By Ayesha K. Mustafaa
Davis Magnet Elementary School set the new pace for changing the trend that shows Mississippi as the leading state in obesity and in food insecurity, when it became the first school in Mississippi to receive a Teaching Garden, piloted by the American Heart Association (AHA) last year on a national level.
The American Heart Association’s Teaching Gardens program selected Davis, thanks to a sponsorship by the Jackson Heart Foundation. This program uses a school garden to teach students about nutrition and inspire them to eat more fruits and vegetables.
The AHA shows that today’s young people face a serious health crisis: One in three children is overweight or obese, and only one in 10 consumes daily servings of fruits and vegetables recommended to maintain good health.
The Teaching Gardens were introduced to change those statistics, providing the opportunity where students will observe natural cycles, graph favorite foods, write about their experiences and prepare foods from different cultures.
According to the AHA, the garden will provide an engaging, hands-on context for students to practice the science, math, language arts and social studies concepts they’re working on in class.
The lessons focus on:
• Teaching new nutrition concepts
• Helping students understand where their food comes from
• Providing students with positive experiences with fresh fruits and vegetables.
“The Teaching Garden,” according to AHA, “is a real-life laboratory where students learn how to plant seeds, nurture growing plants, harvest food and ultimately understand the value of good eating habits and the importance of physical activity.”
The Teaching Garden initial goal was demonstrated at Davis Sept. 20 with an introduction to the community and public officials. On hand for the ground breaking ceremony were Mayor Harvey Johnson Jr., JPS Superintendent Dr. Cedrick Gray, Dr. Clay Hays of Jackson Heart Foundation, AHA Communications Director Christiana Williams, joining Davis Principal Jane Everly and school staff.
Everly expressed how thrilled she was with this selection, saying, “This opportunity gives our children hands-on experience and an interactive nutrition curriculum that can help produce life-long, heart-healthy habits.”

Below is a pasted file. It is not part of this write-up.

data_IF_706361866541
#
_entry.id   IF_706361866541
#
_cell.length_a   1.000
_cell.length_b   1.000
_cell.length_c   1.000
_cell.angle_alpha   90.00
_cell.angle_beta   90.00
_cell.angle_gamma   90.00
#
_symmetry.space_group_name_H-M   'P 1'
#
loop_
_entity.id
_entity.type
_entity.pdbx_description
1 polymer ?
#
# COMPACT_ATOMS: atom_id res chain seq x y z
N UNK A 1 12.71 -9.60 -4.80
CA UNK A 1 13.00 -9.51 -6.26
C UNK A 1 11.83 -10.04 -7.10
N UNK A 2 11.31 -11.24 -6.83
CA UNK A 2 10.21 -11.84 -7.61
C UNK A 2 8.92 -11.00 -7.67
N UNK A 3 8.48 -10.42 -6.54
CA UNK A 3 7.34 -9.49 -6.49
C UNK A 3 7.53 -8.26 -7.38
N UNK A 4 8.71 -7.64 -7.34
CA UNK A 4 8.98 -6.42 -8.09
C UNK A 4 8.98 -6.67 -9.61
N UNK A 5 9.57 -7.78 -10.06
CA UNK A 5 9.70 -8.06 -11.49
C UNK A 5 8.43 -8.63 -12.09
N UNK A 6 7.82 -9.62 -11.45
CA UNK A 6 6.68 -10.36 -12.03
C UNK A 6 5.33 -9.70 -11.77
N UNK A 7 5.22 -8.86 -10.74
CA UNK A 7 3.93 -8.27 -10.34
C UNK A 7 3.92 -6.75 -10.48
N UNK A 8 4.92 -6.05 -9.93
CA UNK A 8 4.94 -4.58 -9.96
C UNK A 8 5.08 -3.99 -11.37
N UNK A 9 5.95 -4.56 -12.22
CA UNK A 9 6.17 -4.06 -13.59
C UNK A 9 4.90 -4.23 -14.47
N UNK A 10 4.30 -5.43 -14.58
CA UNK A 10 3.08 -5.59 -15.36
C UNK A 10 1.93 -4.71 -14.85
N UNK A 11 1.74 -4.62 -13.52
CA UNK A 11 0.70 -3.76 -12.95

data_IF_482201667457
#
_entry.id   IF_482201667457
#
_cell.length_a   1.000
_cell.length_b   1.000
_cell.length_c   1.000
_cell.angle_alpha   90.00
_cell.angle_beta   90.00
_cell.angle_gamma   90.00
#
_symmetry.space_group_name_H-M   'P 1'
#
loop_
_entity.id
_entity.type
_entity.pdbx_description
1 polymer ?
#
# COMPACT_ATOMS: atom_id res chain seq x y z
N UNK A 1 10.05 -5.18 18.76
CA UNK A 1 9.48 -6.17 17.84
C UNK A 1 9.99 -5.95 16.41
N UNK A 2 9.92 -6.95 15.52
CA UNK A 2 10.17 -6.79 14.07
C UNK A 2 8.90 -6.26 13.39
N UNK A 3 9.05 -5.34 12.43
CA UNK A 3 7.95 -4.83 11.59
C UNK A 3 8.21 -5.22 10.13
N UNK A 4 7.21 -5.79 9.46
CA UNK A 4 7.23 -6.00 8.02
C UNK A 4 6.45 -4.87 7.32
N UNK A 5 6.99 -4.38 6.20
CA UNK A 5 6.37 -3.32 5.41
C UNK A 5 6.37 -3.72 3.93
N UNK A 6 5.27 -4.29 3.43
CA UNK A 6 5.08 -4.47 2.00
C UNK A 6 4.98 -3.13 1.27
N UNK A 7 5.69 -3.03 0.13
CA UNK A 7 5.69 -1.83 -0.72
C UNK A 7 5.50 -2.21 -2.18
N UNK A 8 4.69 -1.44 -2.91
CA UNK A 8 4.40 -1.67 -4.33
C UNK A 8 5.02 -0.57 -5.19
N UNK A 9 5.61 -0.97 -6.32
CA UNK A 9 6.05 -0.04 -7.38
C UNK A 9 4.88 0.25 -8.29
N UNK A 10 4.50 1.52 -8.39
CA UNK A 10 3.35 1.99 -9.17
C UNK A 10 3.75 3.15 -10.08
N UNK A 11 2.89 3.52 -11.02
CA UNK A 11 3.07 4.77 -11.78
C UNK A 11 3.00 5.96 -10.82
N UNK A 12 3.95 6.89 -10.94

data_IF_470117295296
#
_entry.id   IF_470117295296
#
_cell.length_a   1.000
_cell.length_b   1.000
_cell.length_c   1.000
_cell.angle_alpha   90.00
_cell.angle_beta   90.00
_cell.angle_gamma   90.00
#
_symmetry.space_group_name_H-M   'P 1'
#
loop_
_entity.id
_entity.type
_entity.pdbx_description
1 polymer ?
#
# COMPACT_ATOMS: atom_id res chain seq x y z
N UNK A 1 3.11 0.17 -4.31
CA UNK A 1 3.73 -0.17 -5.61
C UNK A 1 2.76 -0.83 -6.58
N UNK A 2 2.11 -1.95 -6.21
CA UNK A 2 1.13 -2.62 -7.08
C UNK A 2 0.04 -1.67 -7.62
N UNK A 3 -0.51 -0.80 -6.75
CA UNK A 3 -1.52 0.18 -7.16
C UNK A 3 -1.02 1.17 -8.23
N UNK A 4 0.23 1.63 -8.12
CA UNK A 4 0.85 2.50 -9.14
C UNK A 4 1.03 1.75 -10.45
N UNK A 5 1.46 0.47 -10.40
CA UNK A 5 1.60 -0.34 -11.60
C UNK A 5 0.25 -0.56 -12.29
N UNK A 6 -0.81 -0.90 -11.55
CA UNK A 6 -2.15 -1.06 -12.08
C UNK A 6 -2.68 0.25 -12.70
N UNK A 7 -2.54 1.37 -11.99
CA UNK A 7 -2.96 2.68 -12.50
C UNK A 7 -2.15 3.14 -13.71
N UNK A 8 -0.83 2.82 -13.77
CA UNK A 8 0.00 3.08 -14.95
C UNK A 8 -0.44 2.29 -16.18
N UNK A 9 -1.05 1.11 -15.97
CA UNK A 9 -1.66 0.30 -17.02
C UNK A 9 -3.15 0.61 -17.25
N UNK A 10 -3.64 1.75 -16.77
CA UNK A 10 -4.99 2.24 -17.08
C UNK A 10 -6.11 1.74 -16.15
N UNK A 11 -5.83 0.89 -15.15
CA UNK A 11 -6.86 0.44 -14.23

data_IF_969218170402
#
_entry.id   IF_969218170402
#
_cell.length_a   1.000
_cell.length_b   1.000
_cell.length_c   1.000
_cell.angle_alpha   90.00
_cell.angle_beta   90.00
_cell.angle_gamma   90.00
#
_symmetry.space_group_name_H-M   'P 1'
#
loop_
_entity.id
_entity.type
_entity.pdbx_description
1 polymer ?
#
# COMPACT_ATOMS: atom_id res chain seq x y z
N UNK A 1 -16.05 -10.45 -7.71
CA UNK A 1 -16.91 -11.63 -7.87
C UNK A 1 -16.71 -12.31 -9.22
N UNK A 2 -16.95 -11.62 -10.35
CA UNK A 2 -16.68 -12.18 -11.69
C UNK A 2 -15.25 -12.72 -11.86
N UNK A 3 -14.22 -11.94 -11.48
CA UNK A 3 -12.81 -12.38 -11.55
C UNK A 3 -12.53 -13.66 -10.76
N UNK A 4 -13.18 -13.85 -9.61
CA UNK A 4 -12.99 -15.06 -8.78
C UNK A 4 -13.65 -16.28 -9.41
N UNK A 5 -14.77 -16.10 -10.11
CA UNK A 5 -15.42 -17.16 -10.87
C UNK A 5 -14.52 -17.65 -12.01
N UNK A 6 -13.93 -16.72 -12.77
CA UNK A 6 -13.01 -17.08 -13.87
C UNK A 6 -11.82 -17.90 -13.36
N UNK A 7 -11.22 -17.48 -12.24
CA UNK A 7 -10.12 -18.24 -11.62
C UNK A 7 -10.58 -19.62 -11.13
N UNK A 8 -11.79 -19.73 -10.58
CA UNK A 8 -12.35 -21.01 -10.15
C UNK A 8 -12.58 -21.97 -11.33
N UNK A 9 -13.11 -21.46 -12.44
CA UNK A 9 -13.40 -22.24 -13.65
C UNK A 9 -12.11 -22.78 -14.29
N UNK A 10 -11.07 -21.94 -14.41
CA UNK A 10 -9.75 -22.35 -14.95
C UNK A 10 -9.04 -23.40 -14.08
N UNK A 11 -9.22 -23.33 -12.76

Williams, on behalf of AHA, said, “By working together, we believe we will improve the eating habits, and thus the future health, of all of our students.”
As the sponsoring agency, Jackson Heart Foundation representative Hays said, “Heart disease affects millions of people. And now our youngest generation is at risk because of childhood obesity. If we can teach them the importance of making healthy decisions regarding nutrition and exercise, then we will help make a difference in the health of our future generations.”
In Jackson, Davis expects to reap fresh veggies and fruits this spring. Johnson made the commitment to return and help the students bring in their harvest. “Mississippi is known too often as having an obesity problem,” he said. “If students exercise, get enough sleep, eat right, they will learn better.
“Congratulations on this garden. You will learn a lot about gardening. You may remember your parents or grandparents gardening and wondered what they were doing. We will have community gardens all over the city of Jackson. Invite me back in eight to 10 weeks and I will help you harvest.”
Once considered an agricultural state, Mississippi now is listed as facing food insecurity, according to the Urban League-Tyson Foods Hunger Project Mississippi. Yet it is also listed as possibly reaching an obesity rate in population by 2030 of up to 66.7 percent, according to Trust for America’s Health (see The Mississippi Link Sept. 20 – 26 issue).
Presently, according to Trust for America’s Health, Mississippi has the highest obesity rate in the nation among its population at 34.9 percent.
For more information about the Teaching Gardens program and how you can participate, visit www.heart.org/teachinggardens.
The AHA is based in Dallas, Texas, and is the nation’s oldest and largest voluntary organization dedicated to fighting heart disease and stroke.